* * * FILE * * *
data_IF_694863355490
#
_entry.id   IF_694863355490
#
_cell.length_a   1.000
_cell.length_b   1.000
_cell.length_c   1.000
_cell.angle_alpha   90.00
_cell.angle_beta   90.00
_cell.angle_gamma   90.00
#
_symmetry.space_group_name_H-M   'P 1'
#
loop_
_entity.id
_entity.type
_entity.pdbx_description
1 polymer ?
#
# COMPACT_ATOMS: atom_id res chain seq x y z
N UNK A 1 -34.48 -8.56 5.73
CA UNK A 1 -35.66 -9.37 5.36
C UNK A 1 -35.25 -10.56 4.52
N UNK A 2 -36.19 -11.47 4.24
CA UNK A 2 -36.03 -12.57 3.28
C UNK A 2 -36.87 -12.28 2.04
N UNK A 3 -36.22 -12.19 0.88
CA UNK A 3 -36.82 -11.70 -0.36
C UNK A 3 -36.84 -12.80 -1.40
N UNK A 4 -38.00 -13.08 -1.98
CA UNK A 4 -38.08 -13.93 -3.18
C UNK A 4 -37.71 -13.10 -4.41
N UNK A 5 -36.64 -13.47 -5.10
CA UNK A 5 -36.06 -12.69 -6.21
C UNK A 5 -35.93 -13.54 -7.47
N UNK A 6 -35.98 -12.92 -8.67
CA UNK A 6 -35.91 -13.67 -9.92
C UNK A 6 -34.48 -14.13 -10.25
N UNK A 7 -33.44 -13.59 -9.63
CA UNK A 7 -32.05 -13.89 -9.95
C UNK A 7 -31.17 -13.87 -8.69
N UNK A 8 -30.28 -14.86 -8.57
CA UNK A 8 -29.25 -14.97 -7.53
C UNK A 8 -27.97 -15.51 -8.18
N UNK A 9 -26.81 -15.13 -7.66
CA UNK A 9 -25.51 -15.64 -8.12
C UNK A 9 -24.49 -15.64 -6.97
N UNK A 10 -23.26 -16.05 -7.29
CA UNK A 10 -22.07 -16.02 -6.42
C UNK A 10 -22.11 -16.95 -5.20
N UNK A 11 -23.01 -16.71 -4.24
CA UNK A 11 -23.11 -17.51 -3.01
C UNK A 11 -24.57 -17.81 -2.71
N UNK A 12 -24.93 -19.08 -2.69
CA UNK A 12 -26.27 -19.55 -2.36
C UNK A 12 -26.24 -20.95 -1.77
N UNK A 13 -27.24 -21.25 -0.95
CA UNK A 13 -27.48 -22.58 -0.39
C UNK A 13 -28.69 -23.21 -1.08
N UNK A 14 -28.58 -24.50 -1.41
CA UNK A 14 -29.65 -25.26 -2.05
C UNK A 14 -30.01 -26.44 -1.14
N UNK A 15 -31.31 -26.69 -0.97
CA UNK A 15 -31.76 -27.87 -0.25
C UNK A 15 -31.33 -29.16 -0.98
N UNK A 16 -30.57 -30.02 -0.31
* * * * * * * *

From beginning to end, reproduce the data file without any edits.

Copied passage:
data_IF_694863355490
#
_entry.id   IF_694863355490
#
_cell.length_a   1.000
_cell.length_b   1.000
_cell.length_c   1.000
_cell.angle_alpha   90.00
_cell.angle_beta   90.00
_cell.angle_gamma   90.00
#
_symmetry.space_group_name_H-M   'P 1'
#
loop_
_entity.id
_entity.type
_entity.pdbx_description
1 polymer ?
#
# COMPACT_ATOMS: atom_id res chain seq x y z
N UNK A 1 -34.48 -8.56 5.73
CA UNK A 1 -35.66 -9.37 5.36
C UNK A 1 -35.25 -10.56 4.52
N UNK A 2 -36.19 -11.47 4.24
CA UNK A 2 -36.03 -12.57 3.28
C UNK A 2 -36.87 -12.28 2.04
N UNK A 3 -36.22 -12.19 0.88
CA UNK A 3 -36.82 -11.70 -0.36
C UNK A 3 -36.84 -12.80 -1.40
N UNK A 4 -38.00 -13.08 -1.98
CA UNK A 4 -38.08 -13.93 -3.18
C UNK A 4 -37.71 -13.10 -4.41
N UNK A 5 -36.64 -13.47 -5.10
CA UNK A 5 -36.06 -12.69 -6.21
C UNK A 5 -35.93 -13.54 -7.47
N UNK A 6 -35.98 -12.92 -8.67
CA UNK A 6 -35.91 -13.67 -9.92
C UNK A 6 -34.48 -14.13 -10.25
N UNK A 7 -33.44 -13.59 -9.63
CA UNK A 7 -32.05 -13.89 -9.95
C UNK A 7 -31.17 -13.87 -8.69
N UNK A 8 -30.28 -14.86 -8.57
CA UNK A 8 -29.25 -14.97 -7.53
C UNK A 8 -27.97 -15.51 -8.18
N UNK A 9 -26.81 -15.13 -7.66
CA UNK A 9 -25.51 -15.64 -8.12
C UNK A 9 -24.49 -15.64 -6.97
N UNK A 10 -23.26 -16.05 -7.29
CA UNK A 10 -22.07 -16.02 -6.42
C UNK A 10 -22.11 -16.95 -5.20
N UNK A 11 -23.01 -16.71 -4.24
CA UNK A 11 -23.11 -17.51 -3.01
C UNK A 11 -24.57 -17.81 -2.71
N UNK A 12 -24.93 -19.08 -2.69
CA UNK A 12 -26.27 -19.55 -2.36
C UNK A 12 -26.24 -20.95 -1.77
N UNK A 13 -27.24 -21.25 -0.95
CA UNK A 13 -27.48 -22.58 -0.39
C UNK A 13 -28.69 -23.21 -1.08
N UNK A 14 -28.58 -24.50 -1.41
CA UNK A 14 -29.65 -25.26 -2.05
C UNK A 14 -30.01 -26.44 -1.14
N UNK A 15 -31.31 -26.69 -0.97
CA UNK A 15 -31.76 -27.87 -0.25
C UNK A 15 -31.33 -29.16 -0.98
N UNK A 16 -30.57 -30.02 -0.31